Outsourcing Insider

Whatever negative feelings you may have towards freelancers, it might actually be mutual. For whatever reason, the dynamic between businesses and freelancers continues to allude both parties, despite their mutual goal and desire to complete a project to scope that everyone loves. 

If you haven’t mastered this relationship and you work with a number of freelancers, you need to improve this situation immediately so that you can minimise the time worrying and mitigating, and get back to what you need to do so they can do what they do. We are fortunate enough to have been on both side of the table, so here is how you can improve your relations with your freelancers and start working as a team.

Clarify processes

If this is an existing or new relationship, it’s never a bad time to take the time and clarify the processes that both of you must abide by. When to invoice, what invoice template to use, what format the work must be presented in, what the projet phases are - and anything else that may be unique to the industry or work at hand. 

You can communicate these verbally or via email, but it might serve you both to have these on-hand as a PDF to refer to if you are at a fork in the road and unsure where things went awry. I’m sure you have been in these situations before. Of course, it’s one thing to design processes like this, but it is quite another to uphold them, so ensure that you are honouring all terms that were agreed upon and incorporating their take on the circumstances. Their processes are just as important as yours, so make sure your freelancers feel heard.

Set boundaries

Freelancers are all too familiar with the impact that boundaries and lack of boundaries bring. Given the nature of their work, it will go a long way if you empathise with the sometimes unpredictable nature of their relations with clients and projects. You want to respect their boundaries and have yours respected too, so define these at the start of your relationship and reiterate them if things steer off course.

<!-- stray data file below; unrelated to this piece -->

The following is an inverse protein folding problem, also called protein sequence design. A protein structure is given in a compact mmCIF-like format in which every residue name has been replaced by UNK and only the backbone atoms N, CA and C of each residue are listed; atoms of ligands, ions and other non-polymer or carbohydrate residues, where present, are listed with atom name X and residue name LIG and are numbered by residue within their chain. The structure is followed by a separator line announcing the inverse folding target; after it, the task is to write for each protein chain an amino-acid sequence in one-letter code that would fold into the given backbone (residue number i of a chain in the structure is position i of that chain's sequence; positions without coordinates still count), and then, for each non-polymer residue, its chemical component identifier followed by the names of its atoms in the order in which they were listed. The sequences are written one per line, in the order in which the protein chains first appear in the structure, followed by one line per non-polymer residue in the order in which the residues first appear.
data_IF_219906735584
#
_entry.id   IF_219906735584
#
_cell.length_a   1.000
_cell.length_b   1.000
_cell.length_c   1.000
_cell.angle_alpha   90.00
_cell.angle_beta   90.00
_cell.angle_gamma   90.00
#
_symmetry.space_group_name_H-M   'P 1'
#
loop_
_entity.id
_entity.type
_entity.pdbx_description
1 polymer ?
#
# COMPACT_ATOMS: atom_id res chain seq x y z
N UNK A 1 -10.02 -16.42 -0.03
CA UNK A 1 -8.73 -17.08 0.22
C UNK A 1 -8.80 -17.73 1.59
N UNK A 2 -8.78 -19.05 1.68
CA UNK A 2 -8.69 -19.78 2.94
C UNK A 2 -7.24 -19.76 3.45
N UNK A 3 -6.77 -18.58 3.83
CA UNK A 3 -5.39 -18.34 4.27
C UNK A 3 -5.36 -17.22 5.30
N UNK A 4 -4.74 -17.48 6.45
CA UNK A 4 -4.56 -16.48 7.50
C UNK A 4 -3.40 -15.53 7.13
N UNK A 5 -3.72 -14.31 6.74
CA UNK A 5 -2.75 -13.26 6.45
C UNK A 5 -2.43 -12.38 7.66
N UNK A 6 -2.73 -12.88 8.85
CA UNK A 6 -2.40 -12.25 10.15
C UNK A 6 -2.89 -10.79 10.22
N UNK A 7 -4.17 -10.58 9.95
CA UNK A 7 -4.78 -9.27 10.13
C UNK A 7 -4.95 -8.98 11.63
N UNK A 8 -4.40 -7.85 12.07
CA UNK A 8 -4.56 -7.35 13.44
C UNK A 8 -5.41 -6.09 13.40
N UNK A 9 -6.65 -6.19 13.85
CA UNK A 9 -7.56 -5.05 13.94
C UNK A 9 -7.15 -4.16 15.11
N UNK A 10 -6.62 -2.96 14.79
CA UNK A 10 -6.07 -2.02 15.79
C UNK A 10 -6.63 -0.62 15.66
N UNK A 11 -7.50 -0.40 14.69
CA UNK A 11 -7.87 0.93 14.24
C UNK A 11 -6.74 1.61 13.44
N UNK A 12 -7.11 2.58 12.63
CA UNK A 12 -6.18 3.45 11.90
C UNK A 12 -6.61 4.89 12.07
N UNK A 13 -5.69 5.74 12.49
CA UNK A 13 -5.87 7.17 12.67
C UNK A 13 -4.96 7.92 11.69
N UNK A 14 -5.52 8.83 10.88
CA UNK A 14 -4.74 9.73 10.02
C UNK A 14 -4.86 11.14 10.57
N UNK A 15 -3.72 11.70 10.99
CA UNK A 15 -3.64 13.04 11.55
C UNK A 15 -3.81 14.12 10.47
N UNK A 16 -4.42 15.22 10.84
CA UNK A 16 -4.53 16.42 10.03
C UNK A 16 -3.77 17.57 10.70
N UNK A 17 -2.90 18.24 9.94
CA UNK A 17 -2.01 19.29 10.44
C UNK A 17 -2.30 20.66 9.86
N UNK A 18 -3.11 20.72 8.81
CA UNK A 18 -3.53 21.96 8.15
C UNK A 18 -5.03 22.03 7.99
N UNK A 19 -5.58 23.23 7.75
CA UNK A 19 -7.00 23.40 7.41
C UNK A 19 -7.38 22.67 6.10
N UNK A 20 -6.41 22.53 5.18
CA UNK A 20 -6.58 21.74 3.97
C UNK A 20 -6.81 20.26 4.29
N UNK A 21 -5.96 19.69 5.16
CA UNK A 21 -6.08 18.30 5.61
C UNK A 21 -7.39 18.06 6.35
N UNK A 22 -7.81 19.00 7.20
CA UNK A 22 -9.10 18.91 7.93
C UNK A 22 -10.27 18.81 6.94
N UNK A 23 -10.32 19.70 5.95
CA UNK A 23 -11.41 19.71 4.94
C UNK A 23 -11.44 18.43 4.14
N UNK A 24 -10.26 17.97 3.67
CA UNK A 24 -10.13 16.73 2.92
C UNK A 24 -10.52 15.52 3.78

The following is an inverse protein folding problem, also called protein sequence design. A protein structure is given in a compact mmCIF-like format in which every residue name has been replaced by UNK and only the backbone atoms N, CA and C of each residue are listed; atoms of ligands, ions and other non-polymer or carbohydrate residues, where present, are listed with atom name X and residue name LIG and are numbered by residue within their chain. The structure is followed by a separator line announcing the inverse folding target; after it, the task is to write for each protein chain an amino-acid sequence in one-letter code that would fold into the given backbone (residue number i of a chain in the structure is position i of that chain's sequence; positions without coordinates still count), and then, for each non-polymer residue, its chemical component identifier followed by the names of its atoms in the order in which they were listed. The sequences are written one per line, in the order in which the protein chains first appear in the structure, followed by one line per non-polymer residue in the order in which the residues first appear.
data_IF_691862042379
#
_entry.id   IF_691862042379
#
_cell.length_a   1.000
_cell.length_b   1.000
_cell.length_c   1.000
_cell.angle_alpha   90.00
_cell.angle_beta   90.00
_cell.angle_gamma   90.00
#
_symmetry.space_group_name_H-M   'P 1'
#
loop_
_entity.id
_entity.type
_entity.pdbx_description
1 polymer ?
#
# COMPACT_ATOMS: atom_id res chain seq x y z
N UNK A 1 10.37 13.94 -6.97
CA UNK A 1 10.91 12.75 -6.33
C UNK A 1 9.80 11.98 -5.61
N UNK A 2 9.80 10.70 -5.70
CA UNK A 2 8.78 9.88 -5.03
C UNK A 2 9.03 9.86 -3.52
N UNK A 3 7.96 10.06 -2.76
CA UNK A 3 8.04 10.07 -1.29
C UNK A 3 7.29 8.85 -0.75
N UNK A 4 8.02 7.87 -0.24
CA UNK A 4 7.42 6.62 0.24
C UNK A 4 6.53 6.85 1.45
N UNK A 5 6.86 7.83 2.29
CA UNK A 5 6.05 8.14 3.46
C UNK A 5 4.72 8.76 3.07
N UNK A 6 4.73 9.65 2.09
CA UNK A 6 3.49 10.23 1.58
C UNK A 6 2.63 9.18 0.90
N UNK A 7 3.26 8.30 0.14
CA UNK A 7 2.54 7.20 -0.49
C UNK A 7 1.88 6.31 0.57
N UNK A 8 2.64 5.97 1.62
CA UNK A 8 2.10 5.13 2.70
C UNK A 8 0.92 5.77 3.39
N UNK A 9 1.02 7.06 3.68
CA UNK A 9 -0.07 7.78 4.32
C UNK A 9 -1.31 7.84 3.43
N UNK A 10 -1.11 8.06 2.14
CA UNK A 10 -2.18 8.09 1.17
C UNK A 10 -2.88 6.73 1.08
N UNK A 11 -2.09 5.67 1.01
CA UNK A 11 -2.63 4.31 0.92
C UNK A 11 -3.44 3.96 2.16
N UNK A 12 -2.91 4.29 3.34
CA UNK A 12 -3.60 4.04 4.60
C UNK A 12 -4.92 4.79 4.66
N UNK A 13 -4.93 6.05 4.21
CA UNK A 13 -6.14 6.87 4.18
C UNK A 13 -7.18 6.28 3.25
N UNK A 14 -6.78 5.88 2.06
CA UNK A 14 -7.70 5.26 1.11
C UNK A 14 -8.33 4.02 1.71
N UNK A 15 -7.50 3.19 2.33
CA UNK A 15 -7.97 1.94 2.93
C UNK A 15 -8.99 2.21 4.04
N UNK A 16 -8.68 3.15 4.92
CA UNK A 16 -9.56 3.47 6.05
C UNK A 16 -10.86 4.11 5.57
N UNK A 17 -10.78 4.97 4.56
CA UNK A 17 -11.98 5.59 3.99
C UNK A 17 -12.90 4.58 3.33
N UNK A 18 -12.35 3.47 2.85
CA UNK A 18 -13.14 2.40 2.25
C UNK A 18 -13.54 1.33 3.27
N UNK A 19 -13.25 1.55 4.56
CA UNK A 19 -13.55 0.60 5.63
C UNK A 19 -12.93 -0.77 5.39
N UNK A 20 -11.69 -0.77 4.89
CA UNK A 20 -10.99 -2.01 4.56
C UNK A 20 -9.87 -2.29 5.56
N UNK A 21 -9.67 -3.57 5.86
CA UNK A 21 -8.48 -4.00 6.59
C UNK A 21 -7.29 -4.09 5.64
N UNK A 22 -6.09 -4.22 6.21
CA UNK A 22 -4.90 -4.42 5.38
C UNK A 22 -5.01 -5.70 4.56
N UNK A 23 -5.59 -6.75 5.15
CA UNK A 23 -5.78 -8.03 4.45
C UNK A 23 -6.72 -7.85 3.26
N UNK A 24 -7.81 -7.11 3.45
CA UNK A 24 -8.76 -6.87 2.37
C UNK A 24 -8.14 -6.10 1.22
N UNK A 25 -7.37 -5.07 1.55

An example of some good boundaries would be methods of communication - is a text messaging off-limits, and are there set hours that communication can only take place within? You may also want to have boundaries around deadlines and number of drafts - as this will reduce their time in going over the same document, and it will save you from losing the day in one file also.

Share the goals, challenges and plans for your business

You might be wondering why your freelancer would possibly want to know these details when they may not impact the project they are working on. You couldn’t be more wrong. Communicating this information will enhance their stake in your business and the success parameters, and it might also educate them in a way that will reduce communication as they know which direction in the business is heading. 

Your freelancers also want to feel like the team, just because they aren’t in your office does not mean they are not contributing to your growth. You can get the ball rolling by letting them know of any internal changes or exciting announcement, as you will see with your own physical workforce - an engaged professional is a hard-working professional.

If you implement these changes, you will be astounded by the improved communication and enhanced output that follows. You are both striving for the same target, so it is time to start acting like a team and enjoying the fruits of this dynamic.